Why You Need To Choose Indigenous Whole Grains Over Foreign Imports

Why You Need To Choose Indigenous Whole Grains Over Foreign Imports

According to food activists, indigenous crops like millets require less water, less power and are rich in micronutrients. Activists demand that such crops should be encouraged by the State Governments of both Andhra Pradesh and Telangana.

 

Food activists are upset that instead of indigenous home grains, crops from South American shores like quinoa are being experimentally grown.

 

P V Satheesh, Director of Deccan Development Society, said, “Why is money being wasted on a foreign grain? Millets like Bajra, Korra, Sama and Variga require very little water, less power and can be easily grown on dry soil.”

 

Research has shown that millets are rich in micronutrients and minerals and low on fat. Food activist state that Indian millets have all nutrients present in Quinoa.

 

Common properties found in millets and quinoa:

 

1) Rich in magnesium.

 

2) High antioxidant content. 

 

3) Improve digestive health.

 

4) Low glycemic index. 

 

5) Anti-inflammatory, antiviral, anti-cancer and anti-depressant properties.

 

6) Reduce blood sugar and cholesterol levels. Also help in weight loss.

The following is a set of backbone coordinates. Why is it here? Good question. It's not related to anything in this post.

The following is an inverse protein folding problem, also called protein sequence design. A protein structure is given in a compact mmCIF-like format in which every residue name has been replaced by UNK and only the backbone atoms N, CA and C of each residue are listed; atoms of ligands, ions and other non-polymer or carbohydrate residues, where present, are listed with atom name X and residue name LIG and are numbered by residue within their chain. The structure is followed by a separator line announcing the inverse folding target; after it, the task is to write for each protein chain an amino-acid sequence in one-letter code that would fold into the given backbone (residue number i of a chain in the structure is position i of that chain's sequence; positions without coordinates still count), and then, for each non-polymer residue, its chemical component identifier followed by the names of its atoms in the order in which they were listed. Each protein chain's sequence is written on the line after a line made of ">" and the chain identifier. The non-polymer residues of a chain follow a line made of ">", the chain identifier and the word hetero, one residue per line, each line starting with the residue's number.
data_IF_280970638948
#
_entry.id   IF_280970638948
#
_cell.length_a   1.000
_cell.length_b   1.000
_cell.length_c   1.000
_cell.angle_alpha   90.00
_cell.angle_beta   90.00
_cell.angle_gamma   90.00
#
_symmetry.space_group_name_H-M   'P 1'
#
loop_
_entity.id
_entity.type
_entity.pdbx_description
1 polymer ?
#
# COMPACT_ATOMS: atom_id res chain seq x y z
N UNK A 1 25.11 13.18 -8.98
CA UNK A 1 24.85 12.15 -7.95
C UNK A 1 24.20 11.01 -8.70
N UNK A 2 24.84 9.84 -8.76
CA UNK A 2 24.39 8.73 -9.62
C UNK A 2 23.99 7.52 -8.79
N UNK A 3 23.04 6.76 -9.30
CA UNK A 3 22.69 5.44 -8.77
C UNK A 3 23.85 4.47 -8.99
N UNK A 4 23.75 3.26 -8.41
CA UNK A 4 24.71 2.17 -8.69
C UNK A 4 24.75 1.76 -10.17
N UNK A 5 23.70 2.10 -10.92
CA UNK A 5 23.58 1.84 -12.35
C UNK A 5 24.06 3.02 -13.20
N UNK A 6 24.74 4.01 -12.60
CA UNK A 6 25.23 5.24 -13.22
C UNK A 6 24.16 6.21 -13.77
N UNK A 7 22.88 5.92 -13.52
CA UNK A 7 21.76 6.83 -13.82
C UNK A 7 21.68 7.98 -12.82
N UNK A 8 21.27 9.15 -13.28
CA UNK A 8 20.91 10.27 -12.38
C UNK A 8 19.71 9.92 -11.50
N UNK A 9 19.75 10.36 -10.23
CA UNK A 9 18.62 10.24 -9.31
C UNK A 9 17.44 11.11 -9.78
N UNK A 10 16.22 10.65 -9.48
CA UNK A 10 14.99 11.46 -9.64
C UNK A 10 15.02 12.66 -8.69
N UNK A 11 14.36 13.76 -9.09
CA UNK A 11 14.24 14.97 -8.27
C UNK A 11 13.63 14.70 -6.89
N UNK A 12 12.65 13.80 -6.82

7) High protein content.

 

8) Gluten-free and very useful for people with wheat intolerance.

 

Differences between quinoa and millets:

 

1) Korra (Foxtail millet) provides 30 percent more energy than quinoa.

 

2) Millets have more fiber than quinoa.

 

Nutritionists And Activists Concur

 

Dr P Janaki Srinath, Senior Consultant Nutritionist, explained, “Quinoa has been marketed across the world as it’s low on fat and high in proteins. It has essential amino acids with a high amount of antioxidants. But these properties are also present in Indian millets as well. When we can get the same micronutrients and the same benefits from millets, what is the need to bring in quinoa into our diets?”

 

Research shows that millets protect against stroke, diabetes, obesity, cardiovascular diseases and premature death.

 

With so many benefits available, activists are angry that Indian consumers are again being misled to believe in a wonder food. Earlier it was oats, then came soya and now, it’s quinoa. Back in 1965, the food plate of Indians consisted of 65 percent millets and less wheat or rice. But over the years, the equation has changed drastically.

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